Skiing is a sport and in sport photography, timing is everything. And to time right at sports, you have to know the sport. Shooting exactly in the middle of turn is not going to give a great skiing picture, nor is shooting at a straight end. Breaking and finishing a turn are nice moments in term of spectacular snow clouds, whereas the body position is great at the start of a turn. Obviously, jumps are also great moments to shoot, not matter if they go right or wrong.
Get down!
Choose a low angle, both for skiers and for mountains. Low angles will make slopes look steeper, will make mountains look higher and will make jumps and other actions much more impressive. It will also allow you more often to get some sky in your picture, providing the much wanted contrast of the bright blue against the clear white, especially if you use a polarizer.

Tuesday, November 4, 2008

Modelling tips: plan your career (3)

Part 1 of this series was about making plans, part 2 about checking on them. Part 3 of planning your career is about deviating from your plans. This happens more often than not. In fact, plans sometimes seem to be made to be able to deviate from them. Why? Because plans involve the future, and the future is intrinsically unpredictable. Things can happen. Good things, bad things, things you never thought of. And if they happen, it may be wise to deviate from your plans.

Say you planned to start your career on the catwalk. Maybe later, you were thinking, you were going to switch to magazines. Then a magazine comes along, wanting to hire you for an editorial. Will you refuse because it doesn’t fit your plan? No you won’t. Assess the offer, and if it is any good, forget about the plan: deviate! If this happens once or twice, it’s okay to deviate, while in the meantime following the plan as, well, planned. If it occurs more often, you’ll have to think about changing the plan. You just might be more fit for magazines than for catwalks. Or maybe you are not, but coincidence has granted you a head start in magazines and you should grab the opportunity.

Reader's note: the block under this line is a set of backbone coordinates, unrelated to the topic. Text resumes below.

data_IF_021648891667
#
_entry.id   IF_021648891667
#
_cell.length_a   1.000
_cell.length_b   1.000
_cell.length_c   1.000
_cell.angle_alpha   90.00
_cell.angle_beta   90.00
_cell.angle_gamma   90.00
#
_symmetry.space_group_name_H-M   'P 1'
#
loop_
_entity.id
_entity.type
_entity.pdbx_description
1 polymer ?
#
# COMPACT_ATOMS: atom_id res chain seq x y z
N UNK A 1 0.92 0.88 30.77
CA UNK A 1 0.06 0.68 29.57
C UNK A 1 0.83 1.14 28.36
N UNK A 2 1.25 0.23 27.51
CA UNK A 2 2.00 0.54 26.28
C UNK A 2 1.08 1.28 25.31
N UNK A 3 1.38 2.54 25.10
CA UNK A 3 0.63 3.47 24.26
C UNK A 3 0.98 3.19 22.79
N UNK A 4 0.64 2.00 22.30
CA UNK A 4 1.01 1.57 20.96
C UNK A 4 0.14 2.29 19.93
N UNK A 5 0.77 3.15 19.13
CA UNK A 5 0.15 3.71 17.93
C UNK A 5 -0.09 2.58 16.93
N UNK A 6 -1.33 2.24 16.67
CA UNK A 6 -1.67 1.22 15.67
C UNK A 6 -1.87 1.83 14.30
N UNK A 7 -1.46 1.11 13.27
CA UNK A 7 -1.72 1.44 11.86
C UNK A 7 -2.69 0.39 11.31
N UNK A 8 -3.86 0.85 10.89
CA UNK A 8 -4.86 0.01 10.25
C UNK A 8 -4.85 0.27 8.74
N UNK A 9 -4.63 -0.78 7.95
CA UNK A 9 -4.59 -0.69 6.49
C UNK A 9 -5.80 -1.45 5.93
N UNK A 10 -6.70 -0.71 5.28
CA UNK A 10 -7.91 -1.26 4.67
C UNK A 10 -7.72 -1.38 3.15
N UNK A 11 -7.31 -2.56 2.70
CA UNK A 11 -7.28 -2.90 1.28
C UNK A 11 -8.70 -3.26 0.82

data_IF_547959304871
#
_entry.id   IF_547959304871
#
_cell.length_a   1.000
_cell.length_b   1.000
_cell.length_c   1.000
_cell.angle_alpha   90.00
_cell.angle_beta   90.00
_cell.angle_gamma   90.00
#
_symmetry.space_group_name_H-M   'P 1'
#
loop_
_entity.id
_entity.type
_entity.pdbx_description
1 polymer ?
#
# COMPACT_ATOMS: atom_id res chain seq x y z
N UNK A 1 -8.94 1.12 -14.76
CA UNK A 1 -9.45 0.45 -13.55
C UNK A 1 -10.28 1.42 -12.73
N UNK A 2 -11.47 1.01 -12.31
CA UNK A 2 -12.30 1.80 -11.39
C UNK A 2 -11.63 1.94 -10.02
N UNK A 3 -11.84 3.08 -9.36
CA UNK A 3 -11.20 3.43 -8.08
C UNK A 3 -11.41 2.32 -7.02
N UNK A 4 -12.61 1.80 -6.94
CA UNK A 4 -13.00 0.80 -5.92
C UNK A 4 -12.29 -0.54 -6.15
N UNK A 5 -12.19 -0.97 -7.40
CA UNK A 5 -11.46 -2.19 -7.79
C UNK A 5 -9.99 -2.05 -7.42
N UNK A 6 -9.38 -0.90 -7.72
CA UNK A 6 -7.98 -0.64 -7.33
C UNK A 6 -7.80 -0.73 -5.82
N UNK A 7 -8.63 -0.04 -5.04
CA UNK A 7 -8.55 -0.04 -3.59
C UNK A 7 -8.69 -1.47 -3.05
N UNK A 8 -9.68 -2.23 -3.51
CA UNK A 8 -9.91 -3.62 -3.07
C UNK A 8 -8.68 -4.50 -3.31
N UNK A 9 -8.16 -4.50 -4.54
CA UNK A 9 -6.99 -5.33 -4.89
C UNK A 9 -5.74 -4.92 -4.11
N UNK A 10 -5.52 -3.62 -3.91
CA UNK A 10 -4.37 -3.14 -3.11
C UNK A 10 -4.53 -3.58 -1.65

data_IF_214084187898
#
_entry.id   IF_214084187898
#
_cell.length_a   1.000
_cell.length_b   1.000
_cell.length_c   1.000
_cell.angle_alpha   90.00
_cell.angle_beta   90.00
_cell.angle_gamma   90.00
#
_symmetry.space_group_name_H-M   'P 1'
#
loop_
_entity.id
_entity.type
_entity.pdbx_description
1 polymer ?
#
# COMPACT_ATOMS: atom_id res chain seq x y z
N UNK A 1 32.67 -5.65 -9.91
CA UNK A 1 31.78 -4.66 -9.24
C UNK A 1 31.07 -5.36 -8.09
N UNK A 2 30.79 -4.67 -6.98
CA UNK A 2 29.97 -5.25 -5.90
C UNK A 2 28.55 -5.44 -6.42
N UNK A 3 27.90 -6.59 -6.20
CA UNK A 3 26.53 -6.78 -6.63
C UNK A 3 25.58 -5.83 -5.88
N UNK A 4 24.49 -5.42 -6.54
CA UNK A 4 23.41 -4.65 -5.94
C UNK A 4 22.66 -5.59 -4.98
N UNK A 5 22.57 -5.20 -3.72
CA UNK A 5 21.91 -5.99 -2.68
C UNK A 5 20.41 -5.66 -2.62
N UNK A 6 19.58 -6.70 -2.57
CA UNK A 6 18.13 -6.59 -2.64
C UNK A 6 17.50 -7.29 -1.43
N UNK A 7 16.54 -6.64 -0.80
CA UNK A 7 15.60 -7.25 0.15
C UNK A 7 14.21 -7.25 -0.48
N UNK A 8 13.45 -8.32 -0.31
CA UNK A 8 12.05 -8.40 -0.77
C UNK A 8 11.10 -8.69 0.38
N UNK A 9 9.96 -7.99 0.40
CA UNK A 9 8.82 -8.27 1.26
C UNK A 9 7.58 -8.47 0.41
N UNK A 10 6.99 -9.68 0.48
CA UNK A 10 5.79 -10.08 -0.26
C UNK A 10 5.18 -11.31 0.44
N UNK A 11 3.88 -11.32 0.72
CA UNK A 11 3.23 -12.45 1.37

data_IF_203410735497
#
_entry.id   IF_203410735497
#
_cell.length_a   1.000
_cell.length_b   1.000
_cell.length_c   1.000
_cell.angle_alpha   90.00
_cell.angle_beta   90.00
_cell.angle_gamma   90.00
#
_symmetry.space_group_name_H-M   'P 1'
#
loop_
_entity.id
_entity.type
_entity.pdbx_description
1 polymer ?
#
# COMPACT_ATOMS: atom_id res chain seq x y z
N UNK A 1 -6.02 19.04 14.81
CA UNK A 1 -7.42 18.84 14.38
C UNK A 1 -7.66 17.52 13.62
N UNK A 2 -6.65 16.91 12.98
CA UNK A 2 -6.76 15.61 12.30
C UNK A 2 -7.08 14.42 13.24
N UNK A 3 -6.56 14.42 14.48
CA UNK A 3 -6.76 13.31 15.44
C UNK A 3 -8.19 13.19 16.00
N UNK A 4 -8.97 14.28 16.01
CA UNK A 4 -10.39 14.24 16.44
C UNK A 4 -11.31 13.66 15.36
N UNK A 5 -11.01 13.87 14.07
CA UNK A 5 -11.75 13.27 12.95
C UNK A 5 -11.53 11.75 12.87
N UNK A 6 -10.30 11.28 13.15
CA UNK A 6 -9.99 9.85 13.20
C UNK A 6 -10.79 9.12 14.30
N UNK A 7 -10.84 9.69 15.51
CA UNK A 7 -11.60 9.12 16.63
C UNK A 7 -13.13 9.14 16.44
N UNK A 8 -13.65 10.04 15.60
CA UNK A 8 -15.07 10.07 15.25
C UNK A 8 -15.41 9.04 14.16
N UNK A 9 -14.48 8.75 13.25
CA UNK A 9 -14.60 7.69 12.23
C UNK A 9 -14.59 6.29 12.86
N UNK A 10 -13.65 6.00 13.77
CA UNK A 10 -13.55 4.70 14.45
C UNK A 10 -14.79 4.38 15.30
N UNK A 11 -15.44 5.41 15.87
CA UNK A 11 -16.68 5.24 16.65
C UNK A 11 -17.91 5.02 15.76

How will you know when to deviate from your plans and when to change them? You won’t. There is no such thing as a golden rule here. You can ask other models and photographers around you what they think, but remember that they will give you opinions rather than facts. On the other hand, if five or six experienced people share the same opinion, it might as well be a good one. If you’re with an agency, go ask them. They know a lot, and your interest is their interest. Unless of course, you are with a catwalk-specialized agency. After collecting the opinions, make a choice. It may not be the right choice, but you’ll have to make one. It’s no use waiting for the ‘right’ information to come by, because you’ll never have enough information. Besides, the ‘right’ information has the peculiarity of coming buy after you made your decision. It always does.

A couple of common-sense issues should be kept in mind though. If you’ve invested heavily in a catwalk career and it hasn’t paid off, ask yourself why. Is catwalk the right choice for you? Is it just too early for pay offs? Do you expect pay offs in the near future? Do they outweigh the benefits of switching to magazines? No easy answers here, I’m sorry. When in doubt, it’s okay to follow two tracks for say two, three months. If your catwalk pay efforts do not pay off in these months, or if magazines keep approaching you, you’ll know what to do. Don’t stay on two tracks for too long though, dividing your attention may distort your focus.